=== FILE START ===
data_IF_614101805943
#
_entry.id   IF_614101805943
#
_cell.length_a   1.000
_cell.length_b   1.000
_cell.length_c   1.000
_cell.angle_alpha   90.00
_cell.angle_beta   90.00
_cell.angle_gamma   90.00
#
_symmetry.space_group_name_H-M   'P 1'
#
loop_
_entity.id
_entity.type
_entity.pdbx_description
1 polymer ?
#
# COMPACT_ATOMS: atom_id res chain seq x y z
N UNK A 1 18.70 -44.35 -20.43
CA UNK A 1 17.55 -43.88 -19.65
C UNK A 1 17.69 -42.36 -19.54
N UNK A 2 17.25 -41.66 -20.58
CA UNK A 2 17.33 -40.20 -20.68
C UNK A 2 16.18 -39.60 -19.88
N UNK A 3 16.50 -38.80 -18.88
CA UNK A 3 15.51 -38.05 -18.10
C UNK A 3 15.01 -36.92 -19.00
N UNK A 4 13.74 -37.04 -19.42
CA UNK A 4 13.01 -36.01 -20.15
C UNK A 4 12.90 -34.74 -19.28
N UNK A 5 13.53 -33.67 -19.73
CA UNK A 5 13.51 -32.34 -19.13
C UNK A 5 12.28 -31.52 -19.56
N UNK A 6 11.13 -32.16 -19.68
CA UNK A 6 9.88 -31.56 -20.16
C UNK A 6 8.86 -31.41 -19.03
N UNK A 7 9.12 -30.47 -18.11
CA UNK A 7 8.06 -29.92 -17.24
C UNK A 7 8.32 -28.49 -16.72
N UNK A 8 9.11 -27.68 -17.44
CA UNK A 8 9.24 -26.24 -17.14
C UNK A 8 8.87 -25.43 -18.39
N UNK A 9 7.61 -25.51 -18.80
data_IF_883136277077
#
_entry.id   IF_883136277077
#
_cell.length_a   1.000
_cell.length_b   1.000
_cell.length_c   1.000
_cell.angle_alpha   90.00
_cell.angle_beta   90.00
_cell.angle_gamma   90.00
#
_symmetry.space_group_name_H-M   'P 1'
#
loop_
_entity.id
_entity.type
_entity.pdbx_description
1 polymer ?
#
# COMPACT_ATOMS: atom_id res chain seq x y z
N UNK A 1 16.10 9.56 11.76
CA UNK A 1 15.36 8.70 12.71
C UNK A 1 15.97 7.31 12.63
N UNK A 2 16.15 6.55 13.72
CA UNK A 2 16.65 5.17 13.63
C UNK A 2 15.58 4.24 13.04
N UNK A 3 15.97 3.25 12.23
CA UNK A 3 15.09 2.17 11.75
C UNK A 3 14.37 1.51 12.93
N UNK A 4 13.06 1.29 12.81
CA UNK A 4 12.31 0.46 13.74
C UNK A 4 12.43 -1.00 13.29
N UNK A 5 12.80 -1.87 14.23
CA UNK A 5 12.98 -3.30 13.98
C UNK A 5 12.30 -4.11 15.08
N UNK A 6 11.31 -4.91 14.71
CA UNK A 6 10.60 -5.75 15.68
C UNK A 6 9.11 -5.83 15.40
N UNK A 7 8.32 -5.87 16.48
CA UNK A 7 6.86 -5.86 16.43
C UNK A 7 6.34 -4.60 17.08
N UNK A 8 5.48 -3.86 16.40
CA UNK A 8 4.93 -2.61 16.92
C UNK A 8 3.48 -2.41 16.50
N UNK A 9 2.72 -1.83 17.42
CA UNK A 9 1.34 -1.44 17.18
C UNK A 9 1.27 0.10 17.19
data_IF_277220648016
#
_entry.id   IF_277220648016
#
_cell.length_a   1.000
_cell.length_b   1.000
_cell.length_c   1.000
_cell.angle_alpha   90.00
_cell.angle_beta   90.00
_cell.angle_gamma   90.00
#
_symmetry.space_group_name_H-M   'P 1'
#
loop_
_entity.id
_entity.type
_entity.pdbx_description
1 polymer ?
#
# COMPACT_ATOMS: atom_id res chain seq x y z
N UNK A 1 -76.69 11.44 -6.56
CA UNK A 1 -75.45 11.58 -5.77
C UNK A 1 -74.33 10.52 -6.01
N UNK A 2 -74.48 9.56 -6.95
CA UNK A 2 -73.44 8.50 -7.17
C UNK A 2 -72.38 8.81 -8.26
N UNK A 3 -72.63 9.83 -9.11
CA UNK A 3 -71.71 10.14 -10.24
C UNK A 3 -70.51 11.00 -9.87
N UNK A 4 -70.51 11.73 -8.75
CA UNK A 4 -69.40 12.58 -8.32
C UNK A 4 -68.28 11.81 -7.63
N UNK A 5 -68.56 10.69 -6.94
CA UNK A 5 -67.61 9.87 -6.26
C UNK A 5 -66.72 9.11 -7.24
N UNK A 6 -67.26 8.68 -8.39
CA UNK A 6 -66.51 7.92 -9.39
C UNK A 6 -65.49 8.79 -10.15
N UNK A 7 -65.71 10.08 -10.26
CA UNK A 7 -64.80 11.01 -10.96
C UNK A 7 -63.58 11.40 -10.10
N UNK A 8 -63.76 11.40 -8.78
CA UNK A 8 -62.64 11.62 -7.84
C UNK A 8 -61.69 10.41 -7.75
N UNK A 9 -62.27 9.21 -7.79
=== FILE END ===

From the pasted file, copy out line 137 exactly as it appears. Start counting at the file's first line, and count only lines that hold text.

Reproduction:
N UNK A 9 -62.27 9.21 -7.79